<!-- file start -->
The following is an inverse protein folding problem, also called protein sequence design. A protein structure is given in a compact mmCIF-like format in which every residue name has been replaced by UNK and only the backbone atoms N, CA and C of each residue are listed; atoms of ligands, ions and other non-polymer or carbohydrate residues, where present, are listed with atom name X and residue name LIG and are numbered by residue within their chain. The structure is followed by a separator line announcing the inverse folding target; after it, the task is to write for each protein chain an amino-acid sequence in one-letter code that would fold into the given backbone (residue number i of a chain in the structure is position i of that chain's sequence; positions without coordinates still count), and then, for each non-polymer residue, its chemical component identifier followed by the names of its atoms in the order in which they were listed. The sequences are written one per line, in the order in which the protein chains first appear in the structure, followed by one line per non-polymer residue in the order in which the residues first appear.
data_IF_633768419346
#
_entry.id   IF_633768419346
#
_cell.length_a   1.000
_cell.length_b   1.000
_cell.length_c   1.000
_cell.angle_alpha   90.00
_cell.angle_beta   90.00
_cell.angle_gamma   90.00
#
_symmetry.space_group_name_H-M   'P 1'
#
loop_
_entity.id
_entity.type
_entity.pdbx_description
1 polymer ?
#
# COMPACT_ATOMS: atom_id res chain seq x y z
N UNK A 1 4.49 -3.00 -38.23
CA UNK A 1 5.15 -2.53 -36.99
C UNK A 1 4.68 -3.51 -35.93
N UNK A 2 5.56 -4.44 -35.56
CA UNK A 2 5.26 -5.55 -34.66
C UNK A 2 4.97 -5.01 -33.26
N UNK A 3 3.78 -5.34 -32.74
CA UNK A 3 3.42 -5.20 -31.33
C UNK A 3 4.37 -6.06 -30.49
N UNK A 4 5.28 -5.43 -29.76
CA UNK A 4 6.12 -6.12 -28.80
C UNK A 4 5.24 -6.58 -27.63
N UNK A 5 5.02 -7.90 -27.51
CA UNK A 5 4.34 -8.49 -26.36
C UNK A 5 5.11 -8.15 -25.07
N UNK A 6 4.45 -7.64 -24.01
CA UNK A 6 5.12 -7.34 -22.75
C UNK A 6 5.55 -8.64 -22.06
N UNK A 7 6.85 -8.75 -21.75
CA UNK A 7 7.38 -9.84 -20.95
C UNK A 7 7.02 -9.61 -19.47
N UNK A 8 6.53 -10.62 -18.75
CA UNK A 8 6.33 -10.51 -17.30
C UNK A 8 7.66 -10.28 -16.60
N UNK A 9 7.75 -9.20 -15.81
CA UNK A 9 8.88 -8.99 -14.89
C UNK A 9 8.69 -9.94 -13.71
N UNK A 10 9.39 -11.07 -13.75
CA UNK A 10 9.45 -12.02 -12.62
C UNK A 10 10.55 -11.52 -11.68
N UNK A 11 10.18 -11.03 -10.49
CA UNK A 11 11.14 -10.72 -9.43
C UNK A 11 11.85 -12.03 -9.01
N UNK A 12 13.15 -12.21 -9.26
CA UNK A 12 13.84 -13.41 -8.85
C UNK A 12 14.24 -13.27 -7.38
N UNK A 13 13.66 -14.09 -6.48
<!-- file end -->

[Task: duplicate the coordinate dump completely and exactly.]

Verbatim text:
The following is an inverse protein folding problem, also called protein sequence design. A protein structure is given in a compact mmCIF-like format in which every residue name has been replaced by UNK and only the backbone atoms N, CA and C of each residue are listed; atoms of ligands, ions and other non-polymer or carbohydrate residues, where present, are listed with atom name X and residue name LIG and are numbered by residue within their chain. The structure is followed by a separator line announcing the inverse folding target; after it, the task is to write for each protein chain an amino-acid sequence in one-letter code that would fold into the given backbone (residue number i of a chain in the structure is position i of that chain's sequence; positions without coordinates still count), and then, for each non-polymer residue, its chemical component identifier followed by the names of its atoms in the order in which they were listed. The sequences are written one per line, in the order in which the protein chains first appear in the structure, followed by one line per non-polymer residue in the order in which the residues first appear.
data_IF_633768419346
#
_entry.id   IF_633768419346
#
_cell.length_a   1.000
_cell.length_b   1.000
_cell.length_c   1.000
_cell.angle_alpha   90.00
_cell.angle_beta   90.00
_cell.angle_gamma   90.00
#
_symmetry.space_group_name_H-M   'P 1'
#
loop_
_entity.id
_entity.type
_entity.pdbx_description
1 polymer ?
#
# COMPACT_ATOMS: atom_id res chain seq x y z
N UNK A 1 4.49 -3.00 -38.23
CA UNK A 1 5.15 -2.53 -36.99
C UNK A 1 4.68 -3.51 -35.93
N UNK A 2 5.56 -4.44 -35.56
CA UNK A 2 5.26 -5.55 -34.66
C UNK A 2 4.97 -5.01 -33.26
N UNK A 3 3.78 -5.34 -32.74
CA UNK A 3 3.42 -5.20 -31.33
C UNK A 3 4.37 -6.06 -30.49
N UNK A 4 5.28 -5.43 -29.76
CA UNK A 4 6.12 -6.12 -28.80
C UNK A 4 5.24 -6.58 -27.63
N UNK A 5 5.02 -7.90 -27.51
CA UNK A 5 4.34 -8.49 -26.36
C UNK A 5 5.11 -8.15 -25.07
N UNK A 6 4.45 -7.64 -24.01
CA UNK A 6 5.12 -7.34 -22.75
C UNK A 6 5.55 -8.64 -22.06
N UNK A 7 6.85 -8.75 -21.75
CA UNK A 7 7.38 -9.84 -20.95
C UNK A 7 7.02 -9.61 -19.47
N UNK A 8 6.53 -10.62 -18.75
CA UNK A 8 6.33 -10.51 -17.30
C UNK A 8 7.66 -10.28 -16.60
N UNK A 9 7.75 -9.20 -15.81
CA UNK A 9 8.88 -8.99 -14.89
C UNK A 9 8.69 -9.94 -13.71
N UNK A 10 9.39 -11.07 -13.75
CA UNK A 10 9.45 -12.02 -12.62
C UNK A 10 10.55 -11.52 -11.68
N UNK A 11 10.18 -11.03 -10.49
CA UNK A 11 11.14 -10.72 -9.43
C UNK A 11 11.85 -12.03 -9.01
N UNK A 12 13.15 -12.21 -9.26
CA UNK A 12 13.84 -13.41 -8.85
C UNK A 12 14.24 -13.27 -7.38
N UNK A 13 13.66 -14.09 -6.48